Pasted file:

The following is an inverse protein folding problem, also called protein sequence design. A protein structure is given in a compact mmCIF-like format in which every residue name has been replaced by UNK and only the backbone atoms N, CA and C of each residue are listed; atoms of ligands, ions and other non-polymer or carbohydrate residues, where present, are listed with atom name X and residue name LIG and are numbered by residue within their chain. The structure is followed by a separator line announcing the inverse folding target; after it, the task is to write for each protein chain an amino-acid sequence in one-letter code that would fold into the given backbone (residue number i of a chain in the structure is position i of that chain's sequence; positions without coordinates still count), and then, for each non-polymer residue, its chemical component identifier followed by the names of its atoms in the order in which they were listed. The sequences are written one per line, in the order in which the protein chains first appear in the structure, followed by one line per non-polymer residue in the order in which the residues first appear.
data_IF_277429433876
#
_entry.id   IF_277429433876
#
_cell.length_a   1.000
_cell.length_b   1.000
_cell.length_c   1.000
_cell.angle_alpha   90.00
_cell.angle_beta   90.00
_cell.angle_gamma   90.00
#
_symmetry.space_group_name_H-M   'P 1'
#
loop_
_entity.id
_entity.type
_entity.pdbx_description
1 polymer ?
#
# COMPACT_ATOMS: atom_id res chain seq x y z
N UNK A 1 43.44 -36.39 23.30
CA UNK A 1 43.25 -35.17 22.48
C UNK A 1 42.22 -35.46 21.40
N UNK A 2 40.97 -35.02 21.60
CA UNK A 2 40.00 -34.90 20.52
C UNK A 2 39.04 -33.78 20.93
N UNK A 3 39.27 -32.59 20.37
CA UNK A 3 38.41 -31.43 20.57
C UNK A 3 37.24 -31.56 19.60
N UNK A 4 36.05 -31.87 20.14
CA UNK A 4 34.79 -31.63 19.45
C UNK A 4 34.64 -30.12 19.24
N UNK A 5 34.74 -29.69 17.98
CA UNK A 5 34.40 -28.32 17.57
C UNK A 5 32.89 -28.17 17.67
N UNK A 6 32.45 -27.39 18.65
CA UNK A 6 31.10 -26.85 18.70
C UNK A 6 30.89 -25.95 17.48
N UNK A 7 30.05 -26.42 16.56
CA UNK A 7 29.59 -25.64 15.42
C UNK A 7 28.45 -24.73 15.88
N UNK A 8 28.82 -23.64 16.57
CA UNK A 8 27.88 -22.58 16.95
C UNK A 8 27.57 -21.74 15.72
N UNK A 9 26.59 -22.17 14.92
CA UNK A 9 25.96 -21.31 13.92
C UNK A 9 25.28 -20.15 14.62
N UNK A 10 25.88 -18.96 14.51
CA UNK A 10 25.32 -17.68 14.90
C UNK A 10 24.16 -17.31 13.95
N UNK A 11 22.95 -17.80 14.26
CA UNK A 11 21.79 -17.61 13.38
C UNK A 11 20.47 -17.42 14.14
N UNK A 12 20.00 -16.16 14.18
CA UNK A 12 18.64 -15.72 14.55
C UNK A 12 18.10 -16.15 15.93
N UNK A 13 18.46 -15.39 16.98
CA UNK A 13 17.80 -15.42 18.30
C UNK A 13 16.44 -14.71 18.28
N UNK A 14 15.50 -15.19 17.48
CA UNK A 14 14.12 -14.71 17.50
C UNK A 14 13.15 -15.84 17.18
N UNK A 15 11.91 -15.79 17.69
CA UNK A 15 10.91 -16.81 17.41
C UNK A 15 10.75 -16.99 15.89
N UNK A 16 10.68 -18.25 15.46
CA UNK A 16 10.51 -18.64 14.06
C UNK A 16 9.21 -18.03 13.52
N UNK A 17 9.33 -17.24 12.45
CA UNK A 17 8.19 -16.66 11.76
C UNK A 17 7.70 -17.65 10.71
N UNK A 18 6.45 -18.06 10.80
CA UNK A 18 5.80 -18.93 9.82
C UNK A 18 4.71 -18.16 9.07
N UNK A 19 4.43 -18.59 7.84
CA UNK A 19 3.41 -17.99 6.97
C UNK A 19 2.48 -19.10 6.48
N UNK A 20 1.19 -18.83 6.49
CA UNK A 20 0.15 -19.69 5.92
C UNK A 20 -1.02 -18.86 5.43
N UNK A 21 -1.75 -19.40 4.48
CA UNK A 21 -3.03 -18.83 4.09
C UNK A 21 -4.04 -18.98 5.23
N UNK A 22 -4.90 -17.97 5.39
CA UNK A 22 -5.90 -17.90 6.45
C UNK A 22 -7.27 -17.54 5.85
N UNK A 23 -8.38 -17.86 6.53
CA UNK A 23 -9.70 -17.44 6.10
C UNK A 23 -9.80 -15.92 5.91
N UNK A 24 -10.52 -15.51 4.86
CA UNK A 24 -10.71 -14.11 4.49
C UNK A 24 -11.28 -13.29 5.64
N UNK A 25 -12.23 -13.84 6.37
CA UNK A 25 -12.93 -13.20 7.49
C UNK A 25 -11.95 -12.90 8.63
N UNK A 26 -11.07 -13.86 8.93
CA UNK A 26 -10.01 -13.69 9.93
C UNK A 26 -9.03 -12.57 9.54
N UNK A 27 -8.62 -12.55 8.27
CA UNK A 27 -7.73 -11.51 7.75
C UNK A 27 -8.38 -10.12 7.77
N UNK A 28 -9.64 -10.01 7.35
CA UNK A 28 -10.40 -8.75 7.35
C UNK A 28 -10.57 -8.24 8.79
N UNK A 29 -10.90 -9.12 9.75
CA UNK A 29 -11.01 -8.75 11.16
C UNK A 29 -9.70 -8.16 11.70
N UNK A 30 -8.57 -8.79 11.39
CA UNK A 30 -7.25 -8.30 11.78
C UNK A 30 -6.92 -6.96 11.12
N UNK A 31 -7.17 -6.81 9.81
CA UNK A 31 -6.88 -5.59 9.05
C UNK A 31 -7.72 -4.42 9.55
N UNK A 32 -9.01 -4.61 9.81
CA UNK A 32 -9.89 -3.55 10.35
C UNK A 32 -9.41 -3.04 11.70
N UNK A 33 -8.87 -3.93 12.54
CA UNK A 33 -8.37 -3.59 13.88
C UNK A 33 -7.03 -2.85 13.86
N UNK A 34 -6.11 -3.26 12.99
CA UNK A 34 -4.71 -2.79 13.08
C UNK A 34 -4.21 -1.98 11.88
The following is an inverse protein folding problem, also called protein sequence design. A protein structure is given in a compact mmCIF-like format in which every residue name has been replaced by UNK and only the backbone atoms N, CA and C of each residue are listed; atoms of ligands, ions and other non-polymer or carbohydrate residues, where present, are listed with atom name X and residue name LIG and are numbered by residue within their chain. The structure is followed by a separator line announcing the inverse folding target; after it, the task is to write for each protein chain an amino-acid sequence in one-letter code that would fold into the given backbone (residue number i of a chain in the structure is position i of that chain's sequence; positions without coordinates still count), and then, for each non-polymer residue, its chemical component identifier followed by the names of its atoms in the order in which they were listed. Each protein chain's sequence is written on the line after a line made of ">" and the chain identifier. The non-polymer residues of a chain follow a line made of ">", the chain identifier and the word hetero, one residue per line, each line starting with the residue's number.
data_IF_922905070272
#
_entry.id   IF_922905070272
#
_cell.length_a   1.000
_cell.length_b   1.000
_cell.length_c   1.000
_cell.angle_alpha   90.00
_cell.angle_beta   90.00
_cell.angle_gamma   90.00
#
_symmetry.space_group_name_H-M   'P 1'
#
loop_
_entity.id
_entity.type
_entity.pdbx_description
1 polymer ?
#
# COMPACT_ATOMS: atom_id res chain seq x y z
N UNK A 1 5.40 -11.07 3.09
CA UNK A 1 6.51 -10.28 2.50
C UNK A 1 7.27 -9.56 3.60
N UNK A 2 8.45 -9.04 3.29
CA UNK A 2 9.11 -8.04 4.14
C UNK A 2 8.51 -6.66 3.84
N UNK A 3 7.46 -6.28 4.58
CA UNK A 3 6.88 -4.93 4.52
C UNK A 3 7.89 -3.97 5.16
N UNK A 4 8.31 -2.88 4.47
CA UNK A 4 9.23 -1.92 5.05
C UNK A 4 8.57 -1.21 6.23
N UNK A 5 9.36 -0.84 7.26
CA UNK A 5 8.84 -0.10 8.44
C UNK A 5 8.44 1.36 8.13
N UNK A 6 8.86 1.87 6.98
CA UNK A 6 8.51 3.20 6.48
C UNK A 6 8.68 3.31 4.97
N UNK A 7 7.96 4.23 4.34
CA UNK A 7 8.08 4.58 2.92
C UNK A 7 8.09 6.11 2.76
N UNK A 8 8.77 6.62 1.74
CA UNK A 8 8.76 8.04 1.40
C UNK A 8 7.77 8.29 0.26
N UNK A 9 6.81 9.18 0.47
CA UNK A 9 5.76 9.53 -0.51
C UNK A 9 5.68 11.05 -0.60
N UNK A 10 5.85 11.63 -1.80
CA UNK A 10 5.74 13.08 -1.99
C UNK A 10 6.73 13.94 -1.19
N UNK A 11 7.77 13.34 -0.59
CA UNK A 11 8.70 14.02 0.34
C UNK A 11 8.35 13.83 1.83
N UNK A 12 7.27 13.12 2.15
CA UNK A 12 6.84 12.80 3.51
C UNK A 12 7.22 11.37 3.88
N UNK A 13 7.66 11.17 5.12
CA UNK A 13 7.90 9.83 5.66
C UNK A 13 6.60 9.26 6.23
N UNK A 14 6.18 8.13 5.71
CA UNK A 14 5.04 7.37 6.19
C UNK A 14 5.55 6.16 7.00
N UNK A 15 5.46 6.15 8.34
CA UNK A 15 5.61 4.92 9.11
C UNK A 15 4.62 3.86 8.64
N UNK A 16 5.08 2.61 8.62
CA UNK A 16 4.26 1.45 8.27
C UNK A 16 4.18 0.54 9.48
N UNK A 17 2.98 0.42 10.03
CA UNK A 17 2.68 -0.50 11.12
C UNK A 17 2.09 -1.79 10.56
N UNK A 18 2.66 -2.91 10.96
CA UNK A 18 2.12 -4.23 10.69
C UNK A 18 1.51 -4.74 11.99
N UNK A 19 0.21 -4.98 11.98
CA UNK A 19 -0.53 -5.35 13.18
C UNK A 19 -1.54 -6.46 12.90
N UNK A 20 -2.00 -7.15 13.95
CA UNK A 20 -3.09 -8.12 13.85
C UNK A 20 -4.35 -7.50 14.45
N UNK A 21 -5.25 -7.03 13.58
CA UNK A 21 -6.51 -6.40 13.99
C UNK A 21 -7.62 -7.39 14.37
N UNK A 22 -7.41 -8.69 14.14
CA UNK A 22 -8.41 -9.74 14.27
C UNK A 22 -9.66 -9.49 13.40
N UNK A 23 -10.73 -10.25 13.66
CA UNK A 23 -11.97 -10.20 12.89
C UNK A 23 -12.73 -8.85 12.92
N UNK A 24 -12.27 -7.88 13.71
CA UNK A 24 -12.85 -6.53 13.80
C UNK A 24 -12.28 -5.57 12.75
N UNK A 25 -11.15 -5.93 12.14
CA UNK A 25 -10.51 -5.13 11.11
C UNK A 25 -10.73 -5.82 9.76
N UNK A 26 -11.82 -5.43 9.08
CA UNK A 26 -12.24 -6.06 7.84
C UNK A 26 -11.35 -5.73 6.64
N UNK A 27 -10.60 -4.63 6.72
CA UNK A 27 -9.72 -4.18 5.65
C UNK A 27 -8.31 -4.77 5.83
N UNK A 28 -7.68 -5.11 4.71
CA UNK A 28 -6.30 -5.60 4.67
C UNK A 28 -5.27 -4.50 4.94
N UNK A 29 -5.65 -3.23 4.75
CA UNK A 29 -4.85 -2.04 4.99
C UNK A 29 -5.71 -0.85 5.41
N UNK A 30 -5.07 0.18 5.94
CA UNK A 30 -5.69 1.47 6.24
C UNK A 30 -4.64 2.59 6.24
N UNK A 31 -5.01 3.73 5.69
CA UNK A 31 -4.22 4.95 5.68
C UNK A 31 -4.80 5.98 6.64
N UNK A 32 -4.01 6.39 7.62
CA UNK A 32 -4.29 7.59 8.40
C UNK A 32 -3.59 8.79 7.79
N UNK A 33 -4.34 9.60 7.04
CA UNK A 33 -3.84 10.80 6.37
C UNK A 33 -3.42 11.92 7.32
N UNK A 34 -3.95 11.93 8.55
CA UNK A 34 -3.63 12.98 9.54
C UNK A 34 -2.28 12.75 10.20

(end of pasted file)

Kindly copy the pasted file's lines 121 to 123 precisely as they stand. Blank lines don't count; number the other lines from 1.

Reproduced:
N UNK A 34 -6.11 -3.26 12.99
CA UNK A 34 -4.71 -2.79 13.08
C UNK A 34 -4.21 -1.98 11.88